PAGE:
There were plenty of fans. The cute girl in the sub shop wold give me my cheese subs for free. She loved our music. And people would stop me on the street to say hello. My fist blush with very vey minor celebrity. I kind of liked it without really understanding it one little bit. I was still the scared little person, not someone to give free sandwiches to. If sandwich girl was coming on to me, I was too naive to know it. I jsut appreciated the free food. And if I went to the very hip Exit/In on Elliston Place,  I could always get in for free and usually a free beer or two. The New Riders were playing there once and the manager called me and said David Nelson didn’t want to hang at the club for that evening’s show and asked if he could come over. Sure. We spent the afternoon playing guitar and talking. They come here to Hawaii Island every year but he has no recollection of the day. I could have gone on like this forever. But Jon had ambitions. Everyone in Nashville had ambitions. Jon had the talent also.

But Jon was a raging alcoholic. The Christian kind. Lots and lots of guilt. Guilt makes you crazy and Jon was crazy. Not good crazy. I tried to find him a few years ago but couldn’t contact him. Why did I even want to? Anyway, he’s been sober for some time and is playing music in South Florida. All the best, Jon. Things start to get a little crazy here and with crazy comes hazy. I wouldn’t testify to any time sequences at this point but I think I’m close.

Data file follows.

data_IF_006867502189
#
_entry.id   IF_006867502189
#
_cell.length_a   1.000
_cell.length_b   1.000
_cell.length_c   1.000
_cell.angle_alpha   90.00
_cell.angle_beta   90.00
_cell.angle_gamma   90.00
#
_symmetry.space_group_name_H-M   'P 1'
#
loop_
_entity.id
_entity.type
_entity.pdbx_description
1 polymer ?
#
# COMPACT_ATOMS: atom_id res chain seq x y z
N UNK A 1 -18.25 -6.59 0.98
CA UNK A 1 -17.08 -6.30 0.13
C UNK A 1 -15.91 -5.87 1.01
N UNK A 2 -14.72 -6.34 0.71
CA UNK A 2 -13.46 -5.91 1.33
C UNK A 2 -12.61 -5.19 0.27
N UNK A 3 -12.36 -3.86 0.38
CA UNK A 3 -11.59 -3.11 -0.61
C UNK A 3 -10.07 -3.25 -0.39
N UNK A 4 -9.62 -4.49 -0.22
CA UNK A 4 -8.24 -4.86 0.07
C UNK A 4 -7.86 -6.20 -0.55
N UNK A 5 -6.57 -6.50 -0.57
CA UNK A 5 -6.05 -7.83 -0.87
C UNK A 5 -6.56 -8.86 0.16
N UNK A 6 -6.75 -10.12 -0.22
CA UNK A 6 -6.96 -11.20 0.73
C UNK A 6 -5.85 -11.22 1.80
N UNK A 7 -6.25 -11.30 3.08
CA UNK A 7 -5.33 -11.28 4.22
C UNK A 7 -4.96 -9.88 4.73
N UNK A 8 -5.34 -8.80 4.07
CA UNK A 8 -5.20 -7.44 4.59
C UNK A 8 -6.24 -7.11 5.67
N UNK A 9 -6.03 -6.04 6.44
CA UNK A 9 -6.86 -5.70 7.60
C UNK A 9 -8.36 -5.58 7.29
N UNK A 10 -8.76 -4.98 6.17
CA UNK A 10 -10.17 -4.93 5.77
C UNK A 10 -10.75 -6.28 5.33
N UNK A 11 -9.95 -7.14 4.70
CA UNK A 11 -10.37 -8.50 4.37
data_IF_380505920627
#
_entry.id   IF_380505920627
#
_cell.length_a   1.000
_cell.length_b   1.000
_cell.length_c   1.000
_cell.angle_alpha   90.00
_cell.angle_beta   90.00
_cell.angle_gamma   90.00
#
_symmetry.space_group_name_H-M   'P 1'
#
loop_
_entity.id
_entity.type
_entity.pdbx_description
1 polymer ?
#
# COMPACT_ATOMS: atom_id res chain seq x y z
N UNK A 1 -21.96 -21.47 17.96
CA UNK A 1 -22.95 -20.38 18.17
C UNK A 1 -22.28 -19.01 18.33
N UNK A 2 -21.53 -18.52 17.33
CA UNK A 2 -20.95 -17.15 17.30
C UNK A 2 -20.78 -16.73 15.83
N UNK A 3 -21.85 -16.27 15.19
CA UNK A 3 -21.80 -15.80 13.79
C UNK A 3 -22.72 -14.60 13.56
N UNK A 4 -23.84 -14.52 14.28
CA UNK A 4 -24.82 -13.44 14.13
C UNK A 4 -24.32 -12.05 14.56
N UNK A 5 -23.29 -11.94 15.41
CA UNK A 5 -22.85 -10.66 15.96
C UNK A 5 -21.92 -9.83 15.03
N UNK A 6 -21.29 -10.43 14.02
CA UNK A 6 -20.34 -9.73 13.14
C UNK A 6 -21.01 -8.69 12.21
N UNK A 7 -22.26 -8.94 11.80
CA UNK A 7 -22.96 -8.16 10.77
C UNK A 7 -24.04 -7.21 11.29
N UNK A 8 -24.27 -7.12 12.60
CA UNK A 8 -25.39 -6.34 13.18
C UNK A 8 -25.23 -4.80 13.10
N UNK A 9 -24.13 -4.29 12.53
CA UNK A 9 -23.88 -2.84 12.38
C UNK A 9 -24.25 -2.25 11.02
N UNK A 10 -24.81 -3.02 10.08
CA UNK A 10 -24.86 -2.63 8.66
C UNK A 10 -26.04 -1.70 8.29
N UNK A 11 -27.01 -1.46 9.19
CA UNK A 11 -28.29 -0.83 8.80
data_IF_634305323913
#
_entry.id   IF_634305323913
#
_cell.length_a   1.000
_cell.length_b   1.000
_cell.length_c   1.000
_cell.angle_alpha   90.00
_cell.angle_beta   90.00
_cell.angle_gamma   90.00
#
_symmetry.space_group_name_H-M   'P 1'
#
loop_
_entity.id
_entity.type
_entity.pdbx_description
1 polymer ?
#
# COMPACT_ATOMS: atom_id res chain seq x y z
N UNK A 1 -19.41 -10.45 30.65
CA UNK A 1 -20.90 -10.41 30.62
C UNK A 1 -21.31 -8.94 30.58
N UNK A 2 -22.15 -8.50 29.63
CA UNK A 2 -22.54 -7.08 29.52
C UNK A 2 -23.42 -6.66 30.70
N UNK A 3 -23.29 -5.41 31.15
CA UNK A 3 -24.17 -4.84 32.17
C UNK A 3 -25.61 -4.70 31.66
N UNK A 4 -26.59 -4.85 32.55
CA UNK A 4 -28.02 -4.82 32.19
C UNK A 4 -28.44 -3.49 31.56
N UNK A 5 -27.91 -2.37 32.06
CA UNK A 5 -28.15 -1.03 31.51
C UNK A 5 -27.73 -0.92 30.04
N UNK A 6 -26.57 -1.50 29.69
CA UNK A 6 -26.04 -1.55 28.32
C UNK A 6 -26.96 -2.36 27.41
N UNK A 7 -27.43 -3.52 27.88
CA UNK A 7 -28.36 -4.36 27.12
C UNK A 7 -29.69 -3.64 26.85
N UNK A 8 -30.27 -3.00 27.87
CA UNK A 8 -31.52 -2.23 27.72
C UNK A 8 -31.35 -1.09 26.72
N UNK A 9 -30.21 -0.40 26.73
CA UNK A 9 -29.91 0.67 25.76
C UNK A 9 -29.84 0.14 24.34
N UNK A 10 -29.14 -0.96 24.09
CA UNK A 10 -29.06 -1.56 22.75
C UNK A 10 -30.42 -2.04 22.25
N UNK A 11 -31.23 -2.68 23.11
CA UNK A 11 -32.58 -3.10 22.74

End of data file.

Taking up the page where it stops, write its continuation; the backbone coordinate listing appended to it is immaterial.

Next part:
I don’t know how any of the business stuff happened. I only played guitar and didn’t care about anything else. Jon had gotten some kind of booking agent and the band went on the road. We went all over the place in Jon’s station wagon pulling the equipment trailer. The car sometimes leaked oil onto the hot manifold and if the heat was on the exhaust would come in the car. Time to open the windows. There was another person I worked for a few years later where the exact same thing happened. What are the odds? Probably not too bad considering. We were practicing in Jon’s house in East Nashville. This was way, way before any kind of gentrification of those old Southern houses that were falling down at the time. Jon bought his house for something like $5,000.00 and even that didn’t seem like a good idea at the time. But it was big and we could play as loud as we wanted. I remember going over to rehearsal once and Jon was in the old claw-foot tub in the large, eerily lighted bathroom, tripping on acid. Okay. I stopped doing acid after the city of Syracuse spent an entire evening saying my name as the city din rose up to the hilltop I was hopelessly stuck on. Well, there was the MDA at Woodstock but that was different. And the mescaline in Kapoho in 1980. But that was different too. I can’t remember if we had rehearsal after all but I don’t think it really mattered. Jim had left the band to go to work for Tracy Nelson if my memory is correct and we got another bass player, Gene Watson. Excellent musician. So we got ready to embark on our first tour. I think it might have been the only one and  I can only remember parts of it.